Priority: High

Executive Summary: Norsk Hydro, a Norwegian metals and renewable energies company, has been hit with a severe ransomware infection across their network. Information from NorCERT strongly indicates that the ransomware is LockerGoga, however this is yet to be confirmed by Norsk Hydro. This information also specifies that the attack is spread by targeting Active Directory (AD) but does not detail the methods or exploits involved.

Security researchers investigating LockerGoga have described how the code is ‘slow, sloppy and [makes] no effort to avoid detection’. Its signatures are detected by a number of antivirus vendors, implying that proper antivirus implementation should be capable of detecting and removing the malware. However, it has now successfully spread across two company networks; Norsk Hydro and Altran Technologies.

Whilst the details on the attack vectors are limited, it is believed that the infection originated from a malicious email opened by a user. This is widely considered to be the easiest method of launching an attack on a corporate network currently. From here, the malware is believed to have targeted AD to perform lateral movement, however no information has been released detailing how the ransomware spread across Norsk Hydro’s network.

The attack appears to have been particularly effective against ICS systems at the company. These are often neglected for security updates due to reliance on legacy systems and use of bespoke communication protocols.

Whilst Norsk Hydro did not defend and monitor their network sufficiently from the attack, the company claims it has a well-structured backup system which, after isolating and removing the threat, they plan to restore from as quickly as possible. The company have been elusive on discussing the malware, the point of infection, the method of lateral movement and the range of systems affected.

Detect: Malware signatures available to ITC indicate a number of antivirus vendors are capable of detecting and responding to the ransomware.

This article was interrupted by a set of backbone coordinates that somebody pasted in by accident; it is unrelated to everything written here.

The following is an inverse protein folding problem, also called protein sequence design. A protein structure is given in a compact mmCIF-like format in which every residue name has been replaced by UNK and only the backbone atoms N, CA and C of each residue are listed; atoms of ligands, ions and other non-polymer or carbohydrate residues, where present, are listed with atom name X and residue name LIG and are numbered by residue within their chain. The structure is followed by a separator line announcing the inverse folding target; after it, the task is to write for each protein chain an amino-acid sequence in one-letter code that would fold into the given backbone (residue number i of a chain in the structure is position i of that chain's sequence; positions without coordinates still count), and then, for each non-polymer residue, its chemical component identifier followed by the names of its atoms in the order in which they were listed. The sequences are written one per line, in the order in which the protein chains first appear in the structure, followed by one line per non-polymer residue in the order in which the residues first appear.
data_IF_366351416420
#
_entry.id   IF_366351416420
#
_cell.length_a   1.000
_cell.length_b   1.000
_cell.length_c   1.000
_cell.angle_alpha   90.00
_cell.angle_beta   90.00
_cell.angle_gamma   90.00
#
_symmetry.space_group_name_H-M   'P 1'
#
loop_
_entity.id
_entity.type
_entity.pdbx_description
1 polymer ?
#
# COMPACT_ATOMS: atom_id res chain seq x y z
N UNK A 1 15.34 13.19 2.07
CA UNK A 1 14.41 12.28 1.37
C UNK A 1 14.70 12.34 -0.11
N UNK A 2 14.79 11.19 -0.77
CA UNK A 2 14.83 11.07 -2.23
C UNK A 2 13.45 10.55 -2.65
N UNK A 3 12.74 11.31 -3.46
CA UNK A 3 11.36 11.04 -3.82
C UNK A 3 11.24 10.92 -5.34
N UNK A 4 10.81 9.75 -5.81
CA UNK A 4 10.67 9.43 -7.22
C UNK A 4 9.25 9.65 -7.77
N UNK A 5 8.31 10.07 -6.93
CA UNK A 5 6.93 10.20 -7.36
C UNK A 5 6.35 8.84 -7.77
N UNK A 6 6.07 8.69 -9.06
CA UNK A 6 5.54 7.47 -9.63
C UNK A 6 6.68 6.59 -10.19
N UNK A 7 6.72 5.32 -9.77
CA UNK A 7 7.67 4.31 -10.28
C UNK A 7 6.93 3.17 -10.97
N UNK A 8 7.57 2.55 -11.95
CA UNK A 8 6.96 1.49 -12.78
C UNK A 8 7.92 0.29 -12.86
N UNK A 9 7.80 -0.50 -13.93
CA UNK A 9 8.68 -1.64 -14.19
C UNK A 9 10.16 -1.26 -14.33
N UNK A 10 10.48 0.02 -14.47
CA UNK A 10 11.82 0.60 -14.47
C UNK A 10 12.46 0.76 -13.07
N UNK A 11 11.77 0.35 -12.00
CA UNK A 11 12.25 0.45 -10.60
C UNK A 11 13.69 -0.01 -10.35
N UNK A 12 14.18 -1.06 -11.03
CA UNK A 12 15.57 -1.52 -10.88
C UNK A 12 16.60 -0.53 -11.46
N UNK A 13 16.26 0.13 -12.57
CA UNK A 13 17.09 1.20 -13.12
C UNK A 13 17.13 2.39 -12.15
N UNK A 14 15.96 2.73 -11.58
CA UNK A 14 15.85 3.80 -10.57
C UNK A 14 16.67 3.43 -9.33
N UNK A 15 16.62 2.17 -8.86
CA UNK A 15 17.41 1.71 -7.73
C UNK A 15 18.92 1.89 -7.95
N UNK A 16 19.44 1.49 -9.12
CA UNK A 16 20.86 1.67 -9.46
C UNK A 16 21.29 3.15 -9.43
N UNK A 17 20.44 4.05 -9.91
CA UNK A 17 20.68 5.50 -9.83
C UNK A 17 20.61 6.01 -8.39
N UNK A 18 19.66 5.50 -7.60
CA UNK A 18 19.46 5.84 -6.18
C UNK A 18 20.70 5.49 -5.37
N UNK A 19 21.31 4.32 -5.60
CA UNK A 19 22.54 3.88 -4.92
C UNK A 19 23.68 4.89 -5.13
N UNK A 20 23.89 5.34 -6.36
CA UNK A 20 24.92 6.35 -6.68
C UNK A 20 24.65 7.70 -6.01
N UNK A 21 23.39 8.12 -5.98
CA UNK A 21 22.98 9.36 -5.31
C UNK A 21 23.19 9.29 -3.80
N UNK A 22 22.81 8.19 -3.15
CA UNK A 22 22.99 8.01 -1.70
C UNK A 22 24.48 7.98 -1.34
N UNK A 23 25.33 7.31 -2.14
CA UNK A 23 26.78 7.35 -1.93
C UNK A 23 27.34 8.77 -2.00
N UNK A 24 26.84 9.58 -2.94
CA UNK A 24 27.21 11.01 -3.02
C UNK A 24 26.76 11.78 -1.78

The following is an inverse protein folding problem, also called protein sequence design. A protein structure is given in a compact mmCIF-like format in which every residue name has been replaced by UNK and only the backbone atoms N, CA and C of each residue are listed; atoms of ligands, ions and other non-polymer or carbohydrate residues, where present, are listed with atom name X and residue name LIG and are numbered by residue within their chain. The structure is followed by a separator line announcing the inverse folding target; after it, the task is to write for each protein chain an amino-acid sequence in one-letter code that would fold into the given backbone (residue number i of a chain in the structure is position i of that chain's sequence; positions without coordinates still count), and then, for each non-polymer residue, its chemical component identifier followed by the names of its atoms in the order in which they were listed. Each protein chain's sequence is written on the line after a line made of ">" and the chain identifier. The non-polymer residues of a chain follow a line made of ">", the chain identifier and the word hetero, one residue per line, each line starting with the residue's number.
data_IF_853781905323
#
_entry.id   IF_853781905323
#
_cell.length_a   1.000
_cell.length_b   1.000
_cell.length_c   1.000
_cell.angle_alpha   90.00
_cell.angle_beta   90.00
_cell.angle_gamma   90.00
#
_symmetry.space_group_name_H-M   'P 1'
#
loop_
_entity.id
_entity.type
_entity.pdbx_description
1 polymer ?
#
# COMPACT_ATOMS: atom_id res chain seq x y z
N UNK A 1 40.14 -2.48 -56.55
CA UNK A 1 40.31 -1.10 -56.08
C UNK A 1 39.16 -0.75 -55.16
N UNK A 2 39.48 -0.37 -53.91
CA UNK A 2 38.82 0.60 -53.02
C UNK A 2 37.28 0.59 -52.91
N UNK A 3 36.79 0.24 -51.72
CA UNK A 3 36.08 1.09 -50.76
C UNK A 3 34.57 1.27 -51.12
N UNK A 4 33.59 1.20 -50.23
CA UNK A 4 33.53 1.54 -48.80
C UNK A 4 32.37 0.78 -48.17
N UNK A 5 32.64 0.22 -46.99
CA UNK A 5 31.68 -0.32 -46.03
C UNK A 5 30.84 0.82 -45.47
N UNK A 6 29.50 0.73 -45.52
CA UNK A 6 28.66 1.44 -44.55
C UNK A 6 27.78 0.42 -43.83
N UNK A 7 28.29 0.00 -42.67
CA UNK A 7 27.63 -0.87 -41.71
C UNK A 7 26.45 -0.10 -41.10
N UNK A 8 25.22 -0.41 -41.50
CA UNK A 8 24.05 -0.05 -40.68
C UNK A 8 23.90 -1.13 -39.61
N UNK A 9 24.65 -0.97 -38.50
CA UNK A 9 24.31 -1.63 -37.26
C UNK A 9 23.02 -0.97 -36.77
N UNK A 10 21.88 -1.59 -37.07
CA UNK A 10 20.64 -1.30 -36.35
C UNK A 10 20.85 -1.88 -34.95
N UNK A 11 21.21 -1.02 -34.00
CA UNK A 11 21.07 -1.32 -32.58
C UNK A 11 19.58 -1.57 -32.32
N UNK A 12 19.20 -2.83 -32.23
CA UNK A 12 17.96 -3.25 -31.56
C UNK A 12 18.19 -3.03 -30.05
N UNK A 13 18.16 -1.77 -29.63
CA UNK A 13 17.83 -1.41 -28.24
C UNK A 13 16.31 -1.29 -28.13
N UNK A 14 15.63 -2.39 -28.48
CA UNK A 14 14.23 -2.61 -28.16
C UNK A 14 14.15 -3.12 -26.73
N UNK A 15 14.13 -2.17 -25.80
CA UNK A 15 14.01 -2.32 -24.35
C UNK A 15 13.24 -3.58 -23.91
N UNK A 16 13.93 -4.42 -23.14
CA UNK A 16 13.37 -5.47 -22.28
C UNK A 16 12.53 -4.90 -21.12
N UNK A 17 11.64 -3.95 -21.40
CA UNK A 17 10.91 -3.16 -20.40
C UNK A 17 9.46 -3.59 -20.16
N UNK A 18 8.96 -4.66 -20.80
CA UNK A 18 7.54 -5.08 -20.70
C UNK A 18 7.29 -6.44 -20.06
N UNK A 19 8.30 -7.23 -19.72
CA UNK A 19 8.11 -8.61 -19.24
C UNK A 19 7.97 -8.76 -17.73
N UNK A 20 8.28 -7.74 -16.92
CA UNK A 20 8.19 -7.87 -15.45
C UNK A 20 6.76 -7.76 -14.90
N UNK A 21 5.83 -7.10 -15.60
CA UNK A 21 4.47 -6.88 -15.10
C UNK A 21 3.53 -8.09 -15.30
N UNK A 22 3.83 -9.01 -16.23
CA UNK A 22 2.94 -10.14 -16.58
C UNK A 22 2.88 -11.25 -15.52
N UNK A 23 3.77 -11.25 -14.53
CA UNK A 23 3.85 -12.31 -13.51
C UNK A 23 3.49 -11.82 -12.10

The malware is known to create the following files:

  • [PATH TO MALWARE]\svch0st.5817.exe
  • %Temp%\svchub.[RANDOM NUMBER].exe
  • %Temp%\svch0st.[RANDOM NUMBER].exe
  • %SystemDrive%\Documents and Settings\All Users\Desktop\README-NOW.txt
  • %SystemDrive%\README-NOW.txt

Where [RANDOM NUMBER] can contain 4-6 digits. This has been reported as local file creation, however it is possible the malware propagated by writing these files over SMB, particularly if SMBv1 was in use. The ‘README-NOW.txt’ file is a ransom note which is displayed to the user following encryption containing a contact to be communicated with for payment information. The note states ‘The payment has to be made in Bitcoins.’ The encryption itself targets the following file extensions:


Appending ‘.locker’ to the end of each of the affected files.

There are two email addresses that the ransom note is known to list for contacts, which are:

Any contact with these addresses should therefore also be treated as suspicious. The threat actors are likely to be running a number of email addresses under ProtonMail and O2.

ITC Managed Service Customers: For ITC customers that have a Behavioral Analytics service, ITC have already created and released a threat model to detect this ransomware.

Prevent: As there are no explicit details on the ransomware and the lateral movement vector(s), there are no known specific prevention methods against this attack. As always, proper antivirus implementation, kept up-to-date, will greatly assist in the prevention of ransomware attacks on single devices.

Good security practice will always be effective in preventing the ability of malware to propagate across a network. Some notable effective practices include enforcing a good password policy to prevent accounts being easily bruteforced; the principle of least privilege for any accounts; and the use of up-to-date, secure file transfer and authentication methods. It is also key to educate users on good security practice, particularly in the case of recognising phishing emails and not opening suspicious attachments or clicking links without ensuring they are safe.

React: Ensure antivirus installations are up-to-date and monitor for any indicators of compromise. Furthermore, it is worth confirming that all backup systems are operating as expected.

Customers with ITC Behavioural Analytics service will be updated to specifically detect the IOCs discussed.